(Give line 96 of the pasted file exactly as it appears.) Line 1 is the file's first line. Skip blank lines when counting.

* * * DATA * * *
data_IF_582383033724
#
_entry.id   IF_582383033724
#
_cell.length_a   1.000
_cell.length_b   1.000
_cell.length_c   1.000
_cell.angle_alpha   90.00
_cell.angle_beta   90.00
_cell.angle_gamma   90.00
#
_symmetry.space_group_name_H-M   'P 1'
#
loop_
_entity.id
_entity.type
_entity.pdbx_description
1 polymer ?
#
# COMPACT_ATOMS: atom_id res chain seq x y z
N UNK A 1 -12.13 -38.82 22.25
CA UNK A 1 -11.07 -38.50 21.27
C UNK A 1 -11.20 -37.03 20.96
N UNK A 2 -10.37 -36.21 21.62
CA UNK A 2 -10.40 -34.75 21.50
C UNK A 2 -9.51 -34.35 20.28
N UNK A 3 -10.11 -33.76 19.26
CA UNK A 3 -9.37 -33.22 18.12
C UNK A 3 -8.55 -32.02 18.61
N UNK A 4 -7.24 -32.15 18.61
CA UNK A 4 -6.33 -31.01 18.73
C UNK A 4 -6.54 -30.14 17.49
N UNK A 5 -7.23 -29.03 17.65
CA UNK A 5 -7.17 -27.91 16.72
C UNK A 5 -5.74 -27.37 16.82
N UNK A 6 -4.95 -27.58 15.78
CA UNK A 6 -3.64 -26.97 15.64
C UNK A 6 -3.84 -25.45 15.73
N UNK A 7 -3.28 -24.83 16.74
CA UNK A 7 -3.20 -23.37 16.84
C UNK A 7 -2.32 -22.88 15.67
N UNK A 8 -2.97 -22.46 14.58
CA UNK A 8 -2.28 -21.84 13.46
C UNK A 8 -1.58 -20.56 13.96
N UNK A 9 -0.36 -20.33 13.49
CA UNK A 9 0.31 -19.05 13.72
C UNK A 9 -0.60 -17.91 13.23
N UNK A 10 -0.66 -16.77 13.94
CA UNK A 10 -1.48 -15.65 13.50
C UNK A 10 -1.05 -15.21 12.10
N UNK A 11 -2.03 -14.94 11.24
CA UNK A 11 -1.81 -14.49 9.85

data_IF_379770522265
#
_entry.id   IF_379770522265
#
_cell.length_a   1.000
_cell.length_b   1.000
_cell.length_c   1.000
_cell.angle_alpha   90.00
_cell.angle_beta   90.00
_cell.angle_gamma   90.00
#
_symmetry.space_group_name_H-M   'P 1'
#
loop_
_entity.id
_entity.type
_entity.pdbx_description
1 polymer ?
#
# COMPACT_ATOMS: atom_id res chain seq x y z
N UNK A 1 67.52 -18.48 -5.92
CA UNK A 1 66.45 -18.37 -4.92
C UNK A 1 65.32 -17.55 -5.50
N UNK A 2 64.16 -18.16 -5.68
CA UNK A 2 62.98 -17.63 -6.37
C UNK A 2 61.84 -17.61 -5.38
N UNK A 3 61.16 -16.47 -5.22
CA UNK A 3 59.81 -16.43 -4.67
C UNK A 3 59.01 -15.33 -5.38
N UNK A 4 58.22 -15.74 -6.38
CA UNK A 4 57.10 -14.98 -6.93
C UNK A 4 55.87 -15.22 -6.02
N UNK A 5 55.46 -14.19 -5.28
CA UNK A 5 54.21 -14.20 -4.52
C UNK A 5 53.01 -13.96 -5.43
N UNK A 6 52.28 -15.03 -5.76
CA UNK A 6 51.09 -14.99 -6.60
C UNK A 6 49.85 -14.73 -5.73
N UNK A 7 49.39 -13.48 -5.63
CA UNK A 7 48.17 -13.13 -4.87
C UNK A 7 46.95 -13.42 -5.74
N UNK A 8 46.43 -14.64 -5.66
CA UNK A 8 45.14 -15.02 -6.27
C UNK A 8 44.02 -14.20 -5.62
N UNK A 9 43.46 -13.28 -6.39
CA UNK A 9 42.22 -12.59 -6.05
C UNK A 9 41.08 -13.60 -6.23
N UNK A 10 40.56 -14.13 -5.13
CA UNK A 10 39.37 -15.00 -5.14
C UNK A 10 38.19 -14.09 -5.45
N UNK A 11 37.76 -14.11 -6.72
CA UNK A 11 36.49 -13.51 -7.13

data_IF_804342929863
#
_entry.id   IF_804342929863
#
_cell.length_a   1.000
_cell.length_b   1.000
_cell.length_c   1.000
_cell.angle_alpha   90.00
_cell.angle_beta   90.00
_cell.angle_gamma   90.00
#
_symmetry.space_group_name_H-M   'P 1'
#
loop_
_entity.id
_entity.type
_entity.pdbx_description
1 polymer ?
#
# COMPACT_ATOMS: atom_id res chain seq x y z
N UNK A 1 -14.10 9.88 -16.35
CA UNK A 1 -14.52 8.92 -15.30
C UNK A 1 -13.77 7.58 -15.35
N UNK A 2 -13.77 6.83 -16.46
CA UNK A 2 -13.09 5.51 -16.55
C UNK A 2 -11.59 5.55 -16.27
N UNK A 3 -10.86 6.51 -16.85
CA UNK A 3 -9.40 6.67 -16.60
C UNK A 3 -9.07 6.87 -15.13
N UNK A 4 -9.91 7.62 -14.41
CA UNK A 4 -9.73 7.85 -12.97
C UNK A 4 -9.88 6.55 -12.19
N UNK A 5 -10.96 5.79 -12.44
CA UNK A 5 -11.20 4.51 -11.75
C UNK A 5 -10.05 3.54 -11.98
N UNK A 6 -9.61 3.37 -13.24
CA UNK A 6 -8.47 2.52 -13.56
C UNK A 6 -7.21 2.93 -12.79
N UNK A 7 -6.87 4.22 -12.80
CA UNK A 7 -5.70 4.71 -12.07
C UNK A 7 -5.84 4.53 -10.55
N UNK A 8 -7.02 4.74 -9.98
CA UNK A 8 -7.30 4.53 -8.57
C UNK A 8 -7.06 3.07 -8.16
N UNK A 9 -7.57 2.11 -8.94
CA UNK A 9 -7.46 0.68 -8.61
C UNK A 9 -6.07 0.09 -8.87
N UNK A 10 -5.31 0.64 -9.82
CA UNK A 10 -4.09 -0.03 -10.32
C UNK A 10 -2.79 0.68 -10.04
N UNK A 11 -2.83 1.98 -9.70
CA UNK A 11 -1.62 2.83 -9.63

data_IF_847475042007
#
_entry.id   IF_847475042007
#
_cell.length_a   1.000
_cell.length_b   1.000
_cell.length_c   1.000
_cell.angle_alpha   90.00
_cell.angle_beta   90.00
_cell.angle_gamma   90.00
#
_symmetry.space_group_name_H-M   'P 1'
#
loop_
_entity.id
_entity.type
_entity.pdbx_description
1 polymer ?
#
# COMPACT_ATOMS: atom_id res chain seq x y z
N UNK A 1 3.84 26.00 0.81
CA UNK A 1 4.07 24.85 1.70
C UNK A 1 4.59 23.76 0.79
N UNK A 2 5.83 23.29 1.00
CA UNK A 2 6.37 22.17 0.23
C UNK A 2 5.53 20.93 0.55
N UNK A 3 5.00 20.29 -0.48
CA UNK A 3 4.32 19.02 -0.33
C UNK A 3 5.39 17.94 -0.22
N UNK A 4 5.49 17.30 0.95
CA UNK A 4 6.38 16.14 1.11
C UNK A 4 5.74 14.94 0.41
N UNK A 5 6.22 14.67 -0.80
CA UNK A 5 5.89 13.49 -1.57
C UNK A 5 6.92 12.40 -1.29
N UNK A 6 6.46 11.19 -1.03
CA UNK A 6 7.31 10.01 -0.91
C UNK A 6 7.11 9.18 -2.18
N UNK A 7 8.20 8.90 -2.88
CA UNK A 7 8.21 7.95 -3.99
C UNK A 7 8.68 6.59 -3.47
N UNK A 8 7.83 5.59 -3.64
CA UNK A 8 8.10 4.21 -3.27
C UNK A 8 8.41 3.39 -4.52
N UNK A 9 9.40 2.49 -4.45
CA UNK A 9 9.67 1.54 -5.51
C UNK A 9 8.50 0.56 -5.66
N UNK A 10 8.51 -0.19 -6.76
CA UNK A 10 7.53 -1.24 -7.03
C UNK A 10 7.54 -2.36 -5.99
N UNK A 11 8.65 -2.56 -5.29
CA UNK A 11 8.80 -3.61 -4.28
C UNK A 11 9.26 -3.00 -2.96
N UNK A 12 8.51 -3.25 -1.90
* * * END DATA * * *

C UNK A 8 44.02 -14.20 -5.62